London: Marcus Trescothick gambled and won as England closed on 184 for three in their first innings against Zimbabwe after a curtailed opening day of the first Test at Lord’s on Thursday.
Trescothick, struggling for form and without a half-century in nine Test innings, took the direct route out of trouble as he bludgeoned 59 in swinging, seaming conditions.
Fellow left-hander Mark Butcher, given two huge let-offs, was unbeaten on 52, leaving Zimbabwe ruing a mix of bad luck and poor play.
Zimbabwe coach Geoff Marsh said: “We are disappointed, really. It was a wicket where we should have got them at least six or seven wickets down.
Having won the toss, their often wayward attack failed to create any concerted pressure after an 80-minute rain delay.
Vaughan, the world’s most successful batsman last year and with the much tighter technique, retreated into his shell in an attempt to survive only to fall for eight after batting for almost an hour and a quarter.
Vaughan missed more than he hit. At one stage he was beaten outside the off-stump three balls in a row by Andy Blignaut.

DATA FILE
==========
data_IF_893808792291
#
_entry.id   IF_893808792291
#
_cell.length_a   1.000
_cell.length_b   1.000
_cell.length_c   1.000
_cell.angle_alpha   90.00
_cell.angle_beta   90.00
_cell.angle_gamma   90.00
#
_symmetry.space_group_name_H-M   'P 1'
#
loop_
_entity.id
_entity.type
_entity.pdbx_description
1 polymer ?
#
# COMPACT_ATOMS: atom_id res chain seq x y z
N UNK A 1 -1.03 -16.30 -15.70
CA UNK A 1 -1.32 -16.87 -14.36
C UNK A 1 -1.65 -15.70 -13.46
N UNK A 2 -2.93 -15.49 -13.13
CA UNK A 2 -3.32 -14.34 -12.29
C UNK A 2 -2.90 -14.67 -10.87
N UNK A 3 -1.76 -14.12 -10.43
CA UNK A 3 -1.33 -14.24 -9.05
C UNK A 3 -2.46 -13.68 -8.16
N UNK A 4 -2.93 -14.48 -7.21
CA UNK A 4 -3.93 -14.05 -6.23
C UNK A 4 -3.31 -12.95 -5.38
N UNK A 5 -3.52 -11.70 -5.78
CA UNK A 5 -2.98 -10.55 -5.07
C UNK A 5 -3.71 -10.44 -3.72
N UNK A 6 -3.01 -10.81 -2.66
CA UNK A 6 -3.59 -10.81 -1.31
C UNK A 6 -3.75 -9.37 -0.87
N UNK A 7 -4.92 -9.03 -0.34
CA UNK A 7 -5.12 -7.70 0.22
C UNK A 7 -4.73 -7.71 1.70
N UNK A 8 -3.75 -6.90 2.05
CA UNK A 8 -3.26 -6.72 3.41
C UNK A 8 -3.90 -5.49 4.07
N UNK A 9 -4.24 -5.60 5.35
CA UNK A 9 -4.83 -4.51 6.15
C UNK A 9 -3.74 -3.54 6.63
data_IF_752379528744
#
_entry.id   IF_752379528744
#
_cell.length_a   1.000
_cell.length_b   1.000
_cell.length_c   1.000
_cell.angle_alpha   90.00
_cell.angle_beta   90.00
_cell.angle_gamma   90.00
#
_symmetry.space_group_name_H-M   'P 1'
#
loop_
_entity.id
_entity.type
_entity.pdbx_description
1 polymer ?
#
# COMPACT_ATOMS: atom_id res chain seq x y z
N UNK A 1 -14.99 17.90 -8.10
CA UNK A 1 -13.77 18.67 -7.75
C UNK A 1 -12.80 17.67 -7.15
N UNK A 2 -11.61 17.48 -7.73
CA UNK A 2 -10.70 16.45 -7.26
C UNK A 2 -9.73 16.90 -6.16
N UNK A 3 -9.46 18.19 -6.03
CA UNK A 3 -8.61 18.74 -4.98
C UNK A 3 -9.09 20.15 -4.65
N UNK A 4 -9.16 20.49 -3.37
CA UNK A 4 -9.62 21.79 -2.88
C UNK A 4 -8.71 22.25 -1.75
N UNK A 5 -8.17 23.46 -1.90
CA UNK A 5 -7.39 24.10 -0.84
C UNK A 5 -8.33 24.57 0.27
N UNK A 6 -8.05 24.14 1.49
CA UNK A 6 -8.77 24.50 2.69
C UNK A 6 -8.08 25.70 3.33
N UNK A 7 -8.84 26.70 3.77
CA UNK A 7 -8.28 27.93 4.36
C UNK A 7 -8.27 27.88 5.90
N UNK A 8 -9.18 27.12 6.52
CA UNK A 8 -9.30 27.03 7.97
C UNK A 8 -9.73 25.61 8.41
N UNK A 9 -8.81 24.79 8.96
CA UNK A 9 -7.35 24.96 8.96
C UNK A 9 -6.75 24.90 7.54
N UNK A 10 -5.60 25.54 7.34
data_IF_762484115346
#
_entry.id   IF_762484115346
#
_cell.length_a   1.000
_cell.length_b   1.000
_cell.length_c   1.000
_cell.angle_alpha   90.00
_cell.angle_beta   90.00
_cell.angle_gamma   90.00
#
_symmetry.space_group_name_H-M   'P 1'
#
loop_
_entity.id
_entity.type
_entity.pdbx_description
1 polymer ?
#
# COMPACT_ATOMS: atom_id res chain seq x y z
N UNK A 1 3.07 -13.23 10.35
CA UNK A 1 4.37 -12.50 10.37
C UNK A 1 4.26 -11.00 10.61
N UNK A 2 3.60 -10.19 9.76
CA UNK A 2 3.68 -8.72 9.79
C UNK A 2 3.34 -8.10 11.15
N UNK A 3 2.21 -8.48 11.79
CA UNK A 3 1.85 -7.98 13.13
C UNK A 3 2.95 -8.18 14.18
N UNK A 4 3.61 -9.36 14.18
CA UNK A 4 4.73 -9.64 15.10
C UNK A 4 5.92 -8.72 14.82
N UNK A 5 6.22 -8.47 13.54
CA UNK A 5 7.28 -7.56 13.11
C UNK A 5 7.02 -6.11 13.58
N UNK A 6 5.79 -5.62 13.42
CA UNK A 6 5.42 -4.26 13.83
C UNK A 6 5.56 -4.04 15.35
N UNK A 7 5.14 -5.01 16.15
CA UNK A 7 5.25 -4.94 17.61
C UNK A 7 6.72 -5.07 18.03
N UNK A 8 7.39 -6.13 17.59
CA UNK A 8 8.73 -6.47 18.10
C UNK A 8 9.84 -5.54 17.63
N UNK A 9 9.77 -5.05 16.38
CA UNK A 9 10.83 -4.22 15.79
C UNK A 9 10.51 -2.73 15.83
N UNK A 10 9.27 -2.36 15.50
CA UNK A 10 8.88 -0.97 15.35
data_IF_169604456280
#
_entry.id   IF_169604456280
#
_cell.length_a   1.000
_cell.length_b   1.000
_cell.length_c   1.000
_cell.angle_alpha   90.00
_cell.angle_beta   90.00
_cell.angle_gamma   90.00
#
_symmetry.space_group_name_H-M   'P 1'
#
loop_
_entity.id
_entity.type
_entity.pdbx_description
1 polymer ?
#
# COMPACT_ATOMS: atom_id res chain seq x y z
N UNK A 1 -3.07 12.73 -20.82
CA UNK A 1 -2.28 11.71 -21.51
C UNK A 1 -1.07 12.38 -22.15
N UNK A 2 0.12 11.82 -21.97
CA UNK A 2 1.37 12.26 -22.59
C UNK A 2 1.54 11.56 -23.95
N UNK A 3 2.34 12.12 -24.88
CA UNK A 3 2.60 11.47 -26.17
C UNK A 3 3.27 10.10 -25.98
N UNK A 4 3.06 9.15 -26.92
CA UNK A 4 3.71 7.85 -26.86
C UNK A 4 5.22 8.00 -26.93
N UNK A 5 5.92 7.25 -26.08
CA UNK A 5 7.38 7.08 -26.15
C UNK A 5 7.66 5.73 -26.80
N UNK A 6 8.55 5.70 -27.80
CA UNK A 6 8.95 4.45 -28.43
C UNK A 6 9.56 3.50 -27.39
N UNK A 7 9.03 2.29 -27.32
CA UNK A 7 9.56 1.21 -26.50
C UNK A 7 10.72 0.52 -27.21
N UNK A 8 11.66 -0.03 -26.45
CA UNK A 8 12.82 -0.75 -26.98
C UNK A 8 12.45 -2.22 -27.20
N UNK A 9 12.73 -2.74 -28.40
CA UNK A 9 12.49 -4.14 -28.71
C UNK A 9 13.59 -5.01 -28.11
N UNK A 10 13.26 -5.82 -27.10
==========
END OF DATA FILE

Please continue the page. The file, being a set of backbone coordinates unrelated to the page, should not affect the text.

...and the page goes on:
Trescothick, who began with a slice past gully for four in the first over of the day, opted instead for attack.
Relying mainly on straight-bat shots down the ground, he never looked at his best but appeared Bradmanesque in comparison to his out-of-touch partner.
Vaughan’s good fortune ran out after 42 balls with the score on 45 when a leg-side delivery from the hard-working Heath Streak clipped the bottom of his thigh pad and somehow worked back into the stumps.
Trescothick, having put on 76 for the second wicket with Butcher, finally edged Blignaut to Sean Ervine at second slip, who took the catch above his head. He scored nine fours in a 115-ball knock spanning two-and-a-half hours.
Nasser Hussain looked comfortable enough before, following an interruption for bad light, he mishooked Travis Friend’s first ball to fine leg to make it 165 for three.
Butcher played the shot of the day — a blazing cover drive off Douglas Hondo — and was granted the luck of the day.
He had opened with two fine boundaries, a flick to leg off Blignaut and an on-drive off Hondo, before surviving a huge leg-before shout off the same bowler.
On 36, he snicked Heath Streak to Ervine at second slip. Ervine, moving right, appeared to have grasped the ball only to grass the chance.
Fifty-nine overs had been bowled before bad light forced a premature halt. Robert Key was the other man at the crease, on 11.